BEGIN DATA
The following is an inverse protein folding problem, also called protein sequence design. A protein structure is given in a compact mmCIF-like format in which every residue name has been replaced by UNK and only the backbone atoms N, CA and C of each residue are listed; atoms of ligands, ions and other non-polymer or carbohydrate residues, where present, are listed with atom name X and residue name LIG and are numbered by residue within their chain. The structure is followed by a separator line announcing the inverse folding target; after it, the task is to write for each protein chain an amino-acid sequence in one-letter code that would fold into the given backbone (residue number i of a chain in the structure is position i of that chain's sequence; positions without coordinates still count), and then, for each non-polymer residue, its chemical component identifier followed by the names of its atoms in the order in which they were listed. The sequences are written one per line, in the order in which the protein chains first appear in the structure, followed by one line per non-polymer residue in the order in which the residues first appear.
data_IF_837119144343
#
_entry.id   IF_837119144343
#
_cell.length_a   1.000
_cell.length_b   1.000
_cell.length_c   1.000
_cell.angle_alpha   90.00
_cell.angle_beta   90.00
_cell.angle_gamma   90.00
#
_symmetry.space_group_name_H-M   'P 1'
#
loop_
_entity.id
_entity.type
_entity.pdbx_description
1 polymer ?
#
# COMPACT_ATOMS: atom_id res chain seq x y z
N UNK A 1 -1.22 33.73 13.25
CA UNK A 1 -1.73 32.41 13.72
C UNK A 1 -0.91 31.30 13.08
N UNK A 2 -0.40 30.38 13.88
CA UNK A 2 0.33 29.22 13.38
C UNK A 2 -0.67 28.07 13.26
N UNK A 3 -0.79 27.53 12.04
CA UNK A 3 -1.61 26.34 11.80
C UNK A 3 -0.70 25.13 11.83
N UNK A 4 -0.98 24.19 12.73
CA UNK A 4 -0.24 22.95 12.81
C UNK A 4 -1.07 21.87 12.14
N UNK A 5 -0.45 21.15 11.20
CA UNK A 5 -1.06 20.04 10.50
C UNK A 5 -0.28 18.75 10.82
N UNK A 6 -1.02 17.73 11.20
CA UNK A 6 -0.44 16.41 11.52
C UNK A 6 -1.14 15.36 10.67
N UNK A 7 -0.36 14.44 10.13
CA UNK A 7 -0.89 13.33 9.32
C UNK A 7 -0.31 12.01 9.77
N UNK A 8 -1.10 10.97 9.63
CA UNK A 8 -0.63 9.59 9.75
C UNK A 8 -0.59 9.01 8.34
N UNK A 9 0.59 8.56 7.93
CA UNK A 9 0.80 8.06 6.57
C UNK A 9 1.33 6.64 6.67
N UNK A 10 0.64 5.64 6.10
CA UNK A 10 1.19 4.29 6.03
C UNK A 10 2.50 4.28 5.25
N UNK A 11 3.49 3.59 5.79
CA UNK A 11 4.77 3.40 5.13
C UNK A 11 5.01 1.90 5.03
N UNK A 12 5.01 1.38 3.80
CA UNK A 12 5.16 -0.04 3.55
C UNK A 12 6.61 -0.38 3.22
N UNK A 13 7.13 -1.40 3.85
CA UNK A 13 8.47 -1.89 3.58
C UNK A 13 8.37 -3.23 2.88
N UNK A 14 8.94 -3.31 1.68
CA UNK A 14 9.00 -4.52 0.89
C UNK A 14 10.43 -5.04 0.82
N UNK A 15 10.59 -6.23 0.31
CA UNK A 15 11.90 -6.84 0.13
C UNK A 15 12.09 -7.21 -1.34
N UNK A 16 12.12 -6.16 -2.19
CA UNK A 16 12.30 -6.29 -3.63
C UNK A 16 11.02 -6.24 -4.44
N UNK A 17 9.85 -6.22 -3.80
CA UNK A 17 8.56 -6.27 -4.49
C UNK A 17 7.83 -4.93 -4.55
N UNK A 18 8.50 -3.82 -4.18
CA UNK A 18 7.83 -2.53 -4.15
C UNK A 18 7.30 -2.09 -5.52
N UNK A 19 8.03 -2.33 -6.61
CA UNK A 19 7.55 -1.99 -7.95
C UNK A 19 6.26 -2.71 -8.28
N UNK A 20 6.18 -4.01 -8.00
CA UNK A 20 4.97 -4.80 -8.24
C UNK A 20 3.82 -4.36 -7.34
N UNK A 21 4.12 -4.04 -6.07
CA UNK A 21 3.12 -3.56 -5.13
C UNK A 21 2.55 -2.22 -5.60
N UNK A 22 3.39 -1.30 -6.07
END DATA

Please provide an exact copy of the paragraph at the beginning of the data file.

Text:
The following is an inverse protein folding problem, also called protein sequence design. A protein structure is given in a compact mmCIF-like format in which every residue name has been replaced by UNK and only the backbone atoms N, CA and C of each residue are listed; atoms of ligands, ions and other non-polymer or carbohydrate residues, where present, are listed with atom name X and residue name LIG and are numbered by residue within their chain. The structure is followed by a separator line announcing the inverse folding target; after it, the task is to write for each protein chain an amino-acid sequence in one-letter code that would fold into the given backbone (residue number i of a chain in the structure is position i of that chain's sequence; positions without coordinates still count), and then, for each non-polymer residue, its chemical component identifier followed by the names of its atoms in the order in which they were listed. The sequences are written one per line, in the order in which the protein chains first appear in the structure, followed by one line per non-polymer residue in the order in which the residues first appear.